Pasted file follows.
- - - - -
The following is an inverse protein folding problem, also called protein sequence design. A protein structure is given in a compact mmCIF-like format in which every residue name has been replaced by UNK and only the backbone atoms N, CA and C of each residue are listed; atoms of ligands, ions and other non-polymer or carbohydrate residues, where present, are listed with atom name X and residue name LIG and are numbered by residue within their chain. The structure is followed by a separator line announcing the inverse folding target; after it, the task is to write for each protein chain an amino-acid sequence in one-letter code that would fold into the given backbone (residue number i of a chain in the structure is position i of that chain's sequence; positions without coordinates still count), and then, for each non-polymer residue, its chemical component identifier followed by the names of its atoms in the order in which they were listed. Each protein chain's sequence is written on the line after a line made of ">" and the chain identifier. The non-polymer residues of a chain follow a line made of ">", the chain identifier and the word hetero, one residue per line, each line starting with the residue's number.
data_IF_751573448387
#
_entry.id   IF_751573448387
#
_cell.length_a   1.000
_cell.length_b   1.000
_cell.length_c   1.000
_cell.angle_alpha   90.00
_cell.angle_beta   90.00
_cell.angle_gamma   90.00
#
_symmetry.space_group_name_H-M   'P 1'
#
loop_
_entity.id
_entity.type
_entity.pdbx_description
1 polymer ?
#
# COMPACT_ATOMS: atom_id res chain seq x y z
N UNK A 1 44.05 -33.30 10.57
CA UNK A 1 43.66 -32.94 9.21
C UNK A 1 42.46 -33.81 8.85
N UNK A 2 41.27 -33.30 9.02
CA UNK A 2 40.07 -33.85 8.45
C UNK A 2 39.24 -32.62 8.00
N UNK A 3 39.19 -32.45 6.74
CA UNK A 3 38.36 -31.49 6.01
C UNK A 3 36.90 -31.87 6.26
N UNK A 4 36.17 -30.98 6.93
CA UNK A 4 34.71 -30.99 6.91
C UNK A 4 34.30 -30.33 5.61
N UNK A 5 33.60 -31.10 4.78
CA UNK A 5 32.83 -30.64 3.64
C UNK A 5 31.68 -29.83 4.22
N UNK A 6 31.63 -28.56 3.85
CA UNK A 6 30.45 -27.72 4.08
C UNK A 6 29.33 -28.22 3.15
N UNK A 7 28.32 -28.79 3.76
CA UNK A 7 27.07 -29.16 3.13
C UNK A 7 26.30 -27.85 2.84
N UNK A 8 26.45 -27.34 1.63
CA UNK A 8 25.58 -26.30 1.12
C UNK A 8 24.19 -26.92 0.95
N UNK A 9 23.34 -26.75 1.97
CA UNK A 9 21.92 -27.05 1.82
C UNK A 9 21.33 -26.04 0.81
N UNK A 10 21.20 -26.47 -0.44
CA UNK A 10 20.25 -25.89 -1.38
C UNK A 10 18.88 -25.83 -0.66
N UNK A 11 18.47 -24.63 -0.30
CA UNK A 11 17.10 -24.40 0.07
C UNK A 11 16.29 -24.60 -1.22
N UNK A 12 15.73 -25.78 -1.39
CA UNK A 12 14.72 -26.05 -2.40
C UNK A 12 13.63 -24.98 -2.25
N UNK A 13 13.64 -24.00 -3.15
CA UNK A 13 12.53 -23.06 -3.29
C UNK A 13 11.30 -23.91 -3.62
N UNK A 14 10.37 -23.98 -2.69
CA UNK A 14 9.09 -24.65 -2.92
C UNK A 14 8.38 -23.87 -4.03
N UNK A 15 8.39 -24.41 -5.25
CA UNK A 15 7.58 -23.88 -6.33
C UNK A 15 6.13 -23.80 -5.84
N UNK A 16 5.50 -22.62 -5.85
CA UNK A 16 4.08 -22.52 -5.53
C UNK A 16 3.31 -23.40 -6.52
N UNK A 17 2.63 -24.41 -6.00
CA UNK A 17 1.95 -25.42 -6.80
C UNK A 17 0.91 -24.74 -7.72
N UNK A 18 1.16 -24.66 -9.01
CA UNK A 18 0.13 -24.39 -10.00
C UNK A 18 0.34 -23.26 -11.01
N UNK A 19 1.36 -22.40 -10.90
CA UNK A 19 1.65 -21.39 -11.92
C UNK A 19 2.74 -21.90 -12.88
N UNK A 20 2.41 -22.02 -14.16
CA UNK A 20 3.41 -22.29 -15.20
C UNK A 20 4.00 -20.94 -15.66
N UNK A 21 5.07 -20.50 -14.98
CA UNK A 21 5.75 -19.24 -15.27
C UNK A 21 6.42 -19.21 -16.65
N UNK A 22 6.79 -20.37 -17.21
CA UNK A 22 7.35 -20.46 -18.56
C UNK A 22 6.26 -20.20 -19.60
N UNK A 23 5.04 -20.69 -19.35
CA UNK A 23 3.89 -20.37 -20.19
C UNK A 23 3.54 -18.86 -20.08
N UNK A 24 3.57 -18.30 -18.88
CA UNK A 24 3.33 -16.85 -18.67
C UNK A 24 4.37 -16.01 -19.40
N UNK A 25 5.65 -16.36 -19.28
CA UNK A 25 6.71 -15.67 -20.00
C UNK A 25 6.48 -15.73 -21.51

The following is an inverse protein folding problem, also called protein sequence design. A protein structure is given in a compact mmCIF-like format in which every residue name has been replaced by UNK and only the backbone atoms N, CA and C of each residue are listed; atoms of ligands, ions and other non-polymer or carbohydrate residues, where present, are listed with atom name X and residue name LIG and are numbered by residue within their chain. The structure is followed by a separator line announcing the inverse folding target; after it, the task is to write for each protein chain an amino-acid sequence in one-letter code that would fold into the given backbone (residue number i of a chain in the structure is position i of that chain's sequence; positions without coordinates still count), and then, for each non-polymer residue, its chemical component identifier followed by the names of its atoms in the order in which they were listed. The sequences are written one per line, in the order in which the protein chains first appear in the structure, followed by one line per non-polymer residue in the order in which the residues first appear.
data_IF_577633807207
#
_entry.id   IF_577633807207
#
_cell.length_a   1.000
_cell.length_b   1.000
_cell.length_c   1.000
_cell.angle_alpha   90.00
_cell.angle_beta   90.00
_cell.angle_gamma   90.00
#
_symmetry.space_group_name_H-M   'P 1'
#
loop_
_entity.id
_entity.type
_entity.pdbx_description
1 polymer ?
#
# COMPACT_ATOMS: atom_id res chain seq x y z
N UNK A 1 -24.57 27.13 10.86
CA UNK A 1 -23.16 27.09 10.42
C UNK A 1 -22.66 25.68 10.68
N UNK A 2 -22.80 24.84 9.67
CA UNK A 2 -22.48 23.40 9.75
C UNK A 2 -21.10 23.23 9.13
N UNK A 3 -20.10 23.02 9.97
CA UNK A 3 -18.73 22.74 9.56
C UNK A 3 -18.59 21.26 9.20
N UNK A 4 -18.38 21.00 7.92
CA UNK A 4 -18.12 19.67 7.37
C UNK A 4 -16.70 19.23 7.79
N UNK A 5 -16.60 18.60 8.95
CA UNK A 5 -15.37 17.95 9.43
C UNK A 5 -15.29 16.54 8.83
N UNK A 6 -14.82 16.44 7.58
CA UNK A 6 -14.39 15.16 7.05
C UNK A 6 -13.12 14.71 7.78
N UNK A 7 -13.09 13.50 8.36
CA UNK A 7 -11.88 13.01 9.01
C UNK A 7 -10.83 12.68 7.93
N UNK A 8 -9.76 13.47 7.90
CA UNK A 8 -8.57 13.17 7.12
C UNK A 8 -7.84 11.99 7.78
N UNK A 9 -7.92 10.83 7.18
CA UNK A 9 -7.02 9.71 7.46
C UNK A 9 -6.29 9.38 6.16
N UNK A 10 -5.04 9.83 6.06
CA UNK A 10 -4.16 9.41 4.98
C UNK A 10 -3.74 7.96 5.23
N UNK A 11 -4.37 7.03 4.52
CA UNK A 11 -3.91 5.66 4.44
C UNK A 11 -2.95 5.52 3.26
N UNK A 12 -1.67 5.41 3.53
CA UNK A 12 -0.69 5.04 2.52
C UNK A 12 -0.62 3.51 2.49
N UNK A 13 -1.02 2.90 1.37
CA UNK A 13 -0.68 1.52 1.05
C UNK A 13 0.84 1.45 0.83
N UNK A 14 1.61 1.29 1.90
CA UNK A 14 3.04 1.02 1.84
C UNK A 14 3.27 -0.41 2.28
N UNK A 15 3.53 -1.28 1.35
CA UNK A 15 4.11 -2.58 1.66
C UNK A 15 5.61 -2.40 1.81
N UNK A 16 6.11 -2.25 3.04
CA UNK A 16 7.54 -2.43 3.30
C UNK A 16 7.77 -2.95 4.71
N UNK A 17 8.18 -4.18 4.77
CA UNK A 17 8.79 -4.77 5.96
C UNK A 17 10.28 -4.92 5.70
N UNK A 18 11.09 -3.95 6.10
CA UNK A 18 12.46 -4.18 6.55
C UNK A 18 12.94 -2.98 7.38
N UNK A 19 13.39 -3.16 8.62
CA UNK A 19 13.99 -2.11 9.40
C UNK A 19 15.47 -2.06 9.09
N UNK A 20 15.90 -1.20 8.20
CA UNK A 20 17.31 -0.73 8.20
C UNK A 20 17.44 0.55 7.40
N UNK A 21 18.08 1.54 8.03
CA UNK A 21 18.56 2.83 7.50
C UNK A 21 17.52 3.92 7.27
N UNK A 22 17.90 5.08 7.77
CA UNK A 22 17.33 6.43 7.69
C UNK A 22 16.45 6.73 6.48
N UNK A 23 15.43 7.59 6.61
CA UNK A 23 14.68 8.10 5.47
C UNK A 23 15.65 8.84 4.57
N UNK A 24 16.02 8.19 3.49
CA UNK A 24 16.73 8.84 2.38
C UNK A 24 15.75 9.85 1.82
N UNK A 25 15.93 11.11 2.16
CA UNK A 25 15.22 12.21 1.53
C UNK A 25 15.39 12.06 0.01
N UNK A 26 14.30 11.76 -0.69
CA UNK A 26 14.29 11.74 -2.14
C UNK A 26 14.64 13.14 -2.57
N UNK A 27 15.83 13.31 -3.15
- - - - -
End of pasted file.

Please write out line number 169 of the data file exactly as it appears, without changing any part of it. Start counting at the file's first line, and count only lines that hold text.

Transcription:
N UNK A 18 11.09 -3.95 6.10